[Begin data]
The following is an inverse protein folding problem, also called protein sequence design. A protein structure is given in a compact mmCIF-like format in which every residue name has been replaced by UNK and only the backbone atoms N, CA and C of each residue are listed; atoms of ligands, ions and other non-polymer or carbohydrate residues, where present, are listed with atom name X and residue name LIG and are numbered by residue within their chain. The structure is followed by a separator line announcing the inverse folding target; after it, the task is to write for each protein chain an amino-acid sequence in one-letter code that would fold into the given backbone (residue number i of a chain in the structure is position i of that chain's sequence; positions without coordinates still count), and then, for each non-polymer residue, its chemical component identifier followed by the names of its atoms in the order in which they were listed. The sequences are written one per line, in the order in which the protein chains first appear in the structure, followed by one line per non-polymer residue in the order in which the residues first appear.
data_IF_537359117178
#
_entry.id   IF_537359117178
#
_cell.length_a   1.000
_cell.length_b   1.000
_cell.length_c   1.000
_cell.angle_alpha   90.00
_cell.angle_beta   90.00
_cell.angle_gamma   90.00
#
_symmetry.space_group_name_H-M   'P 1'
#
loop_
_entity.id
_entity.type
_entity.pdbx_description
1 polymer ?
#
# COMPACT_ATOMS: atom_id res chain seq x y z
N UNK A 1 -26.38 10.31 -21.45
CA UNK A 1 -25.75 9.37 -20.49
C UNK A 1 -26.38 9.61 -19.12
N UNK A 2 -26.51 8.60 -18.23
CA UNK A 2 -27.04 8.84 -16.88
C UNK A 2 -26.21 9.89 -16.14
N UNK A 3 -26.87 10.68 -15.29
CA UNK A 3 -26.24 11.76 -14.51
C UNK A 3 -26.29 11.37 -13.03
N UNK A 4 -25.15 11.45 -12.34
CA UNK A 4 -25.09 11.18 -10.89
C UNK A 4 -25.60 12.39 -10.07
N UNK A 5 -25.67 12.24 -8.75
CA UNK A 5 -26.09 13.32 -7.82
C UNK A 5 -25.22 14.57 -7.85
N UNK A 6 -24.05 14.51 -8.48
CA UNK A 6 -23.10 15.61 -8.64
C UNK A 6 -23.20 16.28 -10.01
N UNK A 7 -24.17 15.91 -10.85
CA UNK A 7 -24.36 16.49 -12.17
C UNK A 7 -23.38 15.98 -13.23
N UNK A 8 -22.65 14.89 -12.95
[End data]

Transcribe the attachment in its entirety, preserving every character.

The following is an inverse protein folding problem, also called protein sequence design. A protein structure is given in a compact mmCIF-like format in which every residue name has been replaced by UNK and only the backbone atoms N, CA and C of each residue are listed; atoms of ligands, ions and other non-polymer or carbohydrate residues, where present, are listed with atom name X and residue name LIG and are numbered by residue within their chain. The structure is followed by a separator line announcing the inverse folding target; after it, the task is to write for each protein chain an amino-acid sequence in one-letter code that would fold into the given backbone (residue number i of a chain in the structure is position i of that chain's sequence; positions without coordinates still count), and then, for each non-polymer residue, its chemical component identifier followed by the names of its atoms in the order in which they were listed. The sequences are written one per line, in the order in which the protein chains first appear in the structure, followed by one line per non-polymer residue in the order in which the residues first appear.
data_IF_537359117178
#
_entry.id   IF_537359117178
#
_cell.length_a   1.000
_cell.length_b   1.000
_cell.length_c   1.000
_cell.angle_alpha   90.00
_cell.angle_beta   90.00
_cell.angle_gamma   90.00
#
_symmetry.space_group_name_H-M   'P 1'
#
loop_
_entity.id
_entity.type
_entity.pdbx_description
1 polymer ?
#
# COMPACT_ATOMS: atom_id res chain seq x y z
N UNK A 1 -26.38 10.31 -21.45
CA UNK A 1 -25.75 9.37 -20.49
C UNK A 1 -26.38 9.61 -19.12
N UNK A 2 -26.51 8.60 -18.23
CA UNK A 2 -27.04 8.84 -16.88
C UNK A 2 -26.21 9.89 -16.14
N UNK A 3 -26.87 10.68 -15.29
CA UNK A 3 -26.24 11.76 -14.51
C UNK A 3 -26.29 11.37 -13.03
N UNK A 4 -25.15 11.45 -12.34
CA UNK A 4 -25.09 11.18 -10.89
C UNK A 4 -25.60 12.39 -10.07
N UNK A 5 -25.67 12.24 -8.75
CA UNK A 5 -26.09 13.32 -7.82
C UNK A 5 -25.22 14.57 -7.85
N UNK A 6 -24.05 14.51 -8.48
CA UNK A 6 -23.10 15.61 -8.64
C UNK A 6 -23.20 16.28 -10.01
N UNK A 7 -24.17 15.91 -10.85
CA UNK A 7 -24.36 16.49 -12.17
C UNK A 7 -23.38 15.98 -13.23
N UNK A 8 -22.65 14.89 -12.95